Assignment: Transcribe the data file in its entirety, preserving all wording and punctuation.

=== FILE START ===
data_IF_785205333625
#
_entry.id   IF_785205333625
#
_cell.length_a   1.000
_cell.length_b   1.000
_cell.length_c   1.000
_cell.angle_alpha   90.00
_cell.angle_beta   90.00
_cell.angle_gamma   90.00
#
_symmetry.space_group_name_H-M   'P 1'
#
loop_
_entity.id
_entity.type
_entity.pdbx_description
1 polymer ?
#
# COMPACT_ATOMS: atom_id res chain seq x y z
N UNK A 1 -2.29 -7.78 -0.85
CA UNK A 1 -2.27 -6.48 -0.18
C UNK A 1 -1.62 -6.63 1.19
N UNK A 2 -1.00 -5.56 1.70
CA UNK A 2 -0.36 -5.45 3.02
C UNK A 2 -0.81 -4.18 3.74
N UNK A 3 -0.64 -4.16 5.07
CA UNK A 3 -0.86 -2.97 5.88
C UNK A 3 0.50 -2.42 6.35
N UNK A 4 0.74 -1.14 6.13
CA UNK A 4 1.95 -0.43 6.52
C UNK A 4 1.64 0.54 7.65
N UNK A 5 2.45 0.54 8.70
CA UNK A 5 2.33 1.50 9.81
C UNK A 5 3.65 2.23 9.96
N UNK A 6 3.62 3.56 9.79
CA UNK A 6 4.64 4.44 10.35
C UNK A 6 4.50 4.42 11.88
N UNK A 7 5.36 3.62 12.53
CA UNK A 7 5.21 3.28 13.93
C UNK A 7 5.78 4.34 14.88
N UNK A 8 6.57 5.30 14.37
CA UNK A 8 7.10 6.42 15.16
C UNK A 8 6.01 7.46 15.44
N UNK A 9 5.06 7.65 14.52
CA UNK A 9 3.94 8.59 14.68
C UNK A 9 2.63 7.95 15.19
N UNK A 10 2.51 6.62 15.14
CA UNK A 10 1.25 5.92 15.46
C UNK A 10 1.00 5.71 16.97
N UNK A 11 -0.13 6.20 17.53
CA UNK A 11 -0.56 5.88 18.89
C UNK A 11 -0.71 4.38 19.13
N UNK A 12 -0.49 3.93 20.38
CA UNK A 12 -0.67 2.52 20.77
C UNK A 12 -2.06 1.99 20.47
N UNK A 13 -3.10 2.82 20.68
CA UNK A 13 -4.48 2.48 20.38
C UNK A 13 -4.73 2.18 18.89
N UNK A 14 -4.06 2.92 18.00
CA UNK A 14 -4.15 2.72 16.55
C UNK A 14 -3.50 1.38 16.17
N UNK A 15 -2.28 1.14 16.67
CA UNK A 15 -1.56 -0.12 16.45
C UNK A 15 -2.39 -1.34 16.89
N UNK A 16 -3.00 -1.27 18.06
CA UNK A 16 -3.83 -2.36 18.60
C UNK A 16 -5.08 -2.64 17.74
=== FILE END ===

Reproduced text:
data_IF_785205333625
#
_entry.id   IF_785205333625
#
_cell.length_a   1.000
_cell.length_b   1.000
_cell.length_c   1.000
_cell.angle_alpha   90.00
_cell.angle_beta   90.00
_cell.angle_gamma   90.00
#
_symmetry.space_group_name_H-M   'P 1'
#
loop_
_entity.id
_entity.type
_entity.pdbx_description
1 polymer ?
#
# COMPACT_ATOMS: atom_id res chain seq x y z
N UNK A 1 -2.29 -7.78 -0.85
CA UNK A 1 -2.27 -6.48 -0.18
C UNK A 1 -1.62 -6.63 1.19
N UNK A 2 -1.00 -5.56 1.70
CA UNK A 2 -0.36 -5.45 3.02
C UNK A 2 -0.81 -4.18 3.74
N UNK A 3 -0.64 -4.16 5.07
CA UNK A 3 -0.86 -2.97 5.88
C UNK A 3 0.50 -2.42 6.35
N UNK A 4 0.74 -1.14 6.13
CA UNK A 4 1.95 -0.43 6.52
C UNK A 4 1.64 0.54 7.65
N UNK A 5 2.45 0.54 8.70
CA UNK A 5 2.33 1.50 9.81
C UNK A 5 3.65 2.23 9.96
N UNK A 6 3.62 3.56 9.79
CA UNK A 6 4.64 4.44 10.35
C UNK A 6 4.50 4.42 11.88
N UNK A 7 5.36 3.62 12.53
CA UNK A 7 5.21 3.28 13.93
C UNK A 7 5.78 4.34 14.88
N UNK A 8 6.57 5.30 14.37
CA UNK A 8 7.10 6.42 15.16
C UNK A 8 6.01 7.46 15.44
N UNK A 9 5.06 7.65 14.52
CA UNK A 9 3.94 8.59 14.68
C UNK A 9 2.63 7.95 15.19
N UNK A 10 2.51 6.62 15.14
CA UNK A 10 1.25 5.92 15.46
C UNK A 10 1.00 5.71 16.97
N UNK A 11 -0.13 6.20 17.53
CA UNK A 11 -0.56 5.88 18.89
C UNK A 11 -0.71 4.38 19.13
N UNK A 12 -0.49 3.93 20.38
CA UNK A 12 -0.67 2.52 20.77
C UNK A 12 -2.06 1.99 20.47
N UNK A 13 -3.10 2.82 20.68
CA UNK A 13 -4.48 2.48 20.38
C UNK A 13 -4.73 2.18 18.89
N UNK A 14 -4.06 2.92 18.00
CA UNK A 14 -4.15 2.72 16.55
C UNK A 14 -3.50 1.38 16.17
N UNK A 15 -2.28 1.14 16.67
CA UNK A 15 -1.56 -0.12 16.45
C UNK A 15 -2.39 -1.34 16.89
N UNK A 16 -3.00 -1.27 18.06
CA UNK A 16 -3.83 -2.36 18.60
C UNK A 16 -5.08 -2.64 17.74